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Costello plays down rates fears -

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Costello plays down rates fears

Broadcast: 25/07/2007

Reporter: Helen Brown

Treasurer Peter Costello says inflation figures are in line with Government expectations, and there
is no need for concern over a possible hike in interest rates.


TONY JONES: Well, the Howard Government is now facing the possibility of an interest rate rise in
the lead up to the election. Official figures released today show the Consumer Price Index, the
main measure of inflation, is rising. Analysts are speculating the Reserve Bank may have to move as
early as August to raise the official interest rate in a bid to keep inflation in check. Well, one
of the problems is the strength of the economy, but the Federal Treasurer Peter Costello, says
inflation is contained. Helen Brown reports.

HELEN BROWN: In one move, fuel prices go up and so does the nation's inflation rate. An increase in
fuel costs of around 9 per cent in the last three months has helped push up the consumer price
index by 1.2 per cent.

PETER COSTELLO, TREASURER: This is the lowest consumer price index rise we've had for three years
since March of 2004.

HELEN BROWN: While the Treasurer seemed comfortable, many analysts say the figure will be causing
discomfit to the Government and the Reserve Bank.

CHRIS RICHARDSON, ACCESS ECONOMICS: It's not a good inflation number and there's now considerable
pressure on the Bank to, for the first time in 20 years basically, raise interest rates ahead of an

HELEN BROWN: Even though the annual consumer inflation number went down to 2.1 per cent, financial
markets were surprised. They were expecting it to drop lower. They're now factoring in an 80 per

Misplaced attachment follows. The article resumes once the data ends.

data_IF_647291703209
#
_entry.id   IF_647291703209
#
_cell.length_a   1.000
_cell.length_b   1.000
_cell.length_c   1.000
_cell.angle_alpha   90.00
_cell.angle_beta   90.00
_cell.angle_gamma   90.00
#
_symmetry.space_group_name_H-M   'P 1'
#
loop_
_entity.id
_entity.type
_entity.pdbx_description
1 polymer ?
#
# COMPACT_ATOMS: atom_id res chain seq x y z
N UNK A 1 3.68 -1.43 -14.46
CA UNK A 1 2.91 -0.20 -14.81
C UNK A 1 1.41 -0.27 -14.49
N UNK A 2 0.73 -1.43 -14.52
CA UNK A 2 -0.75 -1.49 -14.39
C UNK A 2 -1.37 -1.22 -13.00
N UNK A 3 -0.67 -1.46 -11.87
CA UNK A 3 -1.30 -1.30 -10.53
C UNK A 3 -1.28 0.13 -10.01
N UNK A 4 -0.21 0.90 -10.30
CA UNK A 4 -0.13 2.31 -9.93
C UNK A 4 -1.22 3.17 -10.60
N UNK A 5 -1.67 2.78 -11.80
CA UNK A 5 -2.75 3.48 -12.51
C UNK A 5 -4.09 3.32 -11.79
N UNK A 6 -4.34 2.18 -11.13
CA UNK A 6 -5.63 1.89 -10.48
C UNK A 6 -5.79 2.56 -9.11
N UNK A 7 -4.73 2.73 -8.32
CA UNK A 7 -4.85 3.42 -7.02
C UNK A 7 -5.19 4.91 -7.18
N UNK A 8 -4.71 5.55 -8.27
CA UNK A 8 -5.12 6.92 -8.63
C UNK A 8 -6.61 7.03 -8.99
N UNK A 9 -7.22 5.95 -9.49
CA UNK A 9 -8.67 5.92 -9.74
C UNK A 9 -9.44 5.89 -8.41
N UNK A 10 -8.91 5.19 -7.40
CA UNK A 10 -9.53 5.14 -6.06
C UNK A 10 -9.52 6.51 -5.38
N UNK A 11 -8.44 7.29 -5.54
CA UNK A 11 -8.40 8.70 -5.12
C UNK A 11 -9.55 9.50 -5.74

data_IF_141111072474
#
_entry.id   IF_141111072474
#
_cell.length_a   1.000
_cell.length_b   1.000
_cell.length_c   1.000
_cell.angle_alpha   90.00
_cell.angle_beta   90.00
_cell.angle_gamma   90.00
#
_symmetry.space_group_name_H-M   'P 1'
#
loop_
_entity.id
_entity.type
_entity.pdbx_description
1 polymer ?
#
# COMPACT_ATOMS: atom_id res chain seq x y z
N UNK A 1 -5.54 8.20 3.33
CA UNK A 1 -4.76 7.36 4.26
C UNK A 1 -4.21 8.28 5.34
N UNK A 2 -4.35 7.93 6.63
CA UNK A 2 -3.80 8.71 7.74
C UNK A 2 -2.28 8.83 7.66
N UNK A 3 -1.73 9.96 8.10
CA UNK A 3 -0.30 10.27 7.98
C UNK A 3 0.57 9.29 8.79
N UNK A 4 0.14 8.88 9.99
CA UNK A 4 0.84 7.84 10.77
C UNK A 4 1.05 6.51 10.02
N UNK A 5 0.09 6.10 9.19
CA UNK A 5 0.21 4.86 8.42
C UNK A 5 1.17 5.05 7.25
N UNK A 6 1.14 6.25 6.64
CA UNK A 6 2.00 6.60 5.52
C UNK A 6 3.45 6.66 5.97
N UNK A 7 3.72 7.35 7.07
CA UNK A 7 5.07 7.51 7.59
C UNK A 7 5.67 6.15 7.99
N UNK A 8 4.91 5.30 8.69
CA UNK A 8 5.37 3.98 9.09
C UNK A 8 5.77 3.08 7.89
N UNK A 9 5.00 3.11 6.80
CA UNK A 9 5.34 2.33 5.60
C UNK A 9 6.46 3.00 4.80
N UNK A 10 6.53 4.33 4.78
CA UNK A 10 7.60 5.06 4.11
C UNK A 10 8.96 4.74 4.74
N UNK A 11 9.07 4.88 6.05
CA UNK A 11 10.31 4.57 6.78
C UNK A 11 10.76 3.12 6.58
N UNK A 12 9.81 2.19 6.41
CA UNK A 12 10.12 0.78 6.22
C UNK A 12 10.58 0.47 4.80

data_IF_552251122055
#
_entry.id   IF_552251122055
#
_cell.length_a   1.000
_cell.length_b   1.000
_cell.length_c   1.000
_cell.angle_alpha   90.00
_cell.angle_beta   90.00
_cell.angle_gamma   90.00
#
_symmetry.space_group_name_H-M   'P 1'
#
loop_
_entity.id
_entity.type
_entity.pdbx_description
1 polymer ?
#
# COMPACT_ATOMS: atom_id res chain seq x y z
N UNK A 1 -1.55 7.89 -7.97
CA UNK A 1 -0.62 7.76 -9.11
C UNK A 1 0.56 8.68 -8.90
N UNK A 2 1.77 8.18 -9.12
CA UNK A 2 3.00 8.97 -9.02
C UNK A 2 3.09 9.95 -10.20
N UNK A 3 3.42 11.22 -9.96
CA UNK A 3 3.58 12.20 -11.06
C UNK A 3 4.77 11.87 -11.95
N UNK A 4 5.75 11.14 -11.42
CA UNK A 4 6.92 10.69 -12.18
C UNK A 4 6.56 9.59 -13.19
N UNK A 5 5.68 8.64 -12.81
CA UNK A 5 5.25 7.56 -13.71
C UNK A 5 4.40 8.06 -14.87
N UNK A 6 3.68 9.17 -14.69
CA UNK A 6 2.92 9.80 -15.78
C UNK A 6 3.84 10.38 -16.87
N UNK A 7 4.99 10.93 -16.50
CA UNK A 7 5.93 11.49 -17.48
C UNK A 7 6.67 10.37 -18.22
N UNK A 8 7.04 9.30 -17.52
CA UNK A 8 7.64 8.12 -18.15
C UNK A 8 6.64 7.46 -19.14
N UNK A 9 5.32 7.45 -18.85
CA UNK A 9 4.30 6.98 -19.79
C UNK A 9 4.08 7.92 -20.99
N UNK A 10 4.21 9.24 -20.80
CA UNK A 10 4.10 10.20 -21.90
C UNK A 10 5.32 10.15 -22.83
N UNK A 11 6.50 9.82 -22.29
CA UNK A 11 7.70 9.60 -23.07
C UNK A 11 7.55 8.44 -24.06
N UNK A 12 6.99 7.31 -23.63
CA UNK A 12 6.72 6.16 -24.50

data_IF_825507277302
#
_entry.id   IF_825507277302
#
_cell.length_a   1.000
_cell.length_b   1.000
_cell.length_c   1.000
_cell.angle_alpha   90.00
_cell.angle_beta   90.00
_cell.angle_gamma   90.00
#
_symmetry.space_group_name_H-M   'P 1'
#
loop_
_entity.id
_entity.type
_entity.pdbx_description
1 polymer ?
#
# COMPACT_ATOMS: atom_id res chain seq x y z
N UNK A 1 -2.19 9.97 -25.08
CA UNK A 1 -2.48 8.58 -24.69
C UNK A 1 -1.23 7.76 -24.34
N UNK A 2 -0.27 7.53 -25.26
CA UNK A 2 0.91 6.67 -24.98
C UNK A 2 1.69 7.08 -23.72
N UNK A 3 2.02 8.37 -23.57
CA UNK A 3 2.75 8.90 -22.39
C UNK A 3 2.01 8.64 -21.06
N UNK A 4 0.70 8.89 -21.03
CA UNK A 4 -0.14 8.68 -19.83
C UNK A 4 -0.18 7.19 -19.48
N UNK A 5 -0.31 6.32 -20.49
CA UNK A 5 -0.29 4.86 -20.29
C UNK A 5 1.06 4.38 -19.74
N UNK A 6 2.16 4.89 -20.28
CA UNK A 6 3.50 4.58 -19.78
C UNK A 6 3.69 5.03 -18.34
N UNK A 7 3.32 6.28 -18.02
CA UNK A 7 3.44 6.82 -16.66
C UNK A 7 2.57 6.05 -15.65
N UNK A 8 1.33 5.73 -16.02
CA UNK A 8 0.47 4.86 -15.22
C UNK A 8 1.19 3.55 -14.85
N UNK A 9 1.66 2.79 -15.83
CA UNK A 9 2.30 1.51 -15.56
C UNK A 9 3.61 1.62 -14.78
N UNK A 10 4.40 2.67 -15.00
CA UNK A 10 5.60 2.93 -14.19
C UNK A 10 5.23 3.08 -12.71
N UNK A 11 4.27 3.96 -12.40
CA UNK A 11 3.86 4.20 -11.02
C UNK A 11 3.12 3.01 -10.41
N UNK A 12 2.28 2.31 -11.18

cent chance of an interest rate rise in August, and many economists agree.

SU-LIN ONG, RBC CAPITAL MARKETS: Definitely it increases the odds of the Reserve bank having to
lift rates. We know they have a tightening bias, and we would have to argue that the odds of a
near-term hike have definitely lifted following strong data.

HELEN BROWN: The Treasurer says the figure is consistent with the Government's forecast, and within
what's called the "comfort zone", an inflation number between 2 and 3 per cent. It's no doubt
hoping voters look to its record on economic management, a track record reinforced by today's
Newspoll results.

PETER COSTELLO: Inexperience in economic management, wrong turns on economic policy, would
represent a very big risk in this economy.

HELEN BROWN: Apart from fuel, the cost of renting went up. And the effects of the drought are still
being felt with fruit and vegetable prices rising by an average of 7 per cent. But take out the
more volatile items and economists say the number is still high.

SU-LIN ONG: The underlying pace of inflation has definitely stepped up quite significantly in
quarter two.

HELEN BROWN: The Federal Opposition says the figure proves that some families are finding it tough.

WAYNE SWAN, SHADOW TREASURER: I think what these figures show is that household budgets are very

HELEN BROWN: Trade unions say the recent decision to raise the weekly minimum wage by about $10 is
clearly out of step with the cost of living.

JEFF LAWRENCE, ACTU: Government policy needs to address this and certainly the Fair Pay Commission
decision did not actually provide appropriate compensation for Australian workers.

HELEN BROWN: The job of the Reserve Bank to keep inflation under control could be further
complicated if there's more financial stimulus, for instance, if the major political parties decide
to woo taxpayers with election promises that put more money into the economy.

CHRIS RICHARDSON: Because this is an election that will be fought to the death both sides will be
very tempted to spend what is still a big surplus.

HELEN BROWN: The Reserve Bank Board meets in two weeks time to deliver what is now a highly
anticipated decision. Helen Brown, Lateline.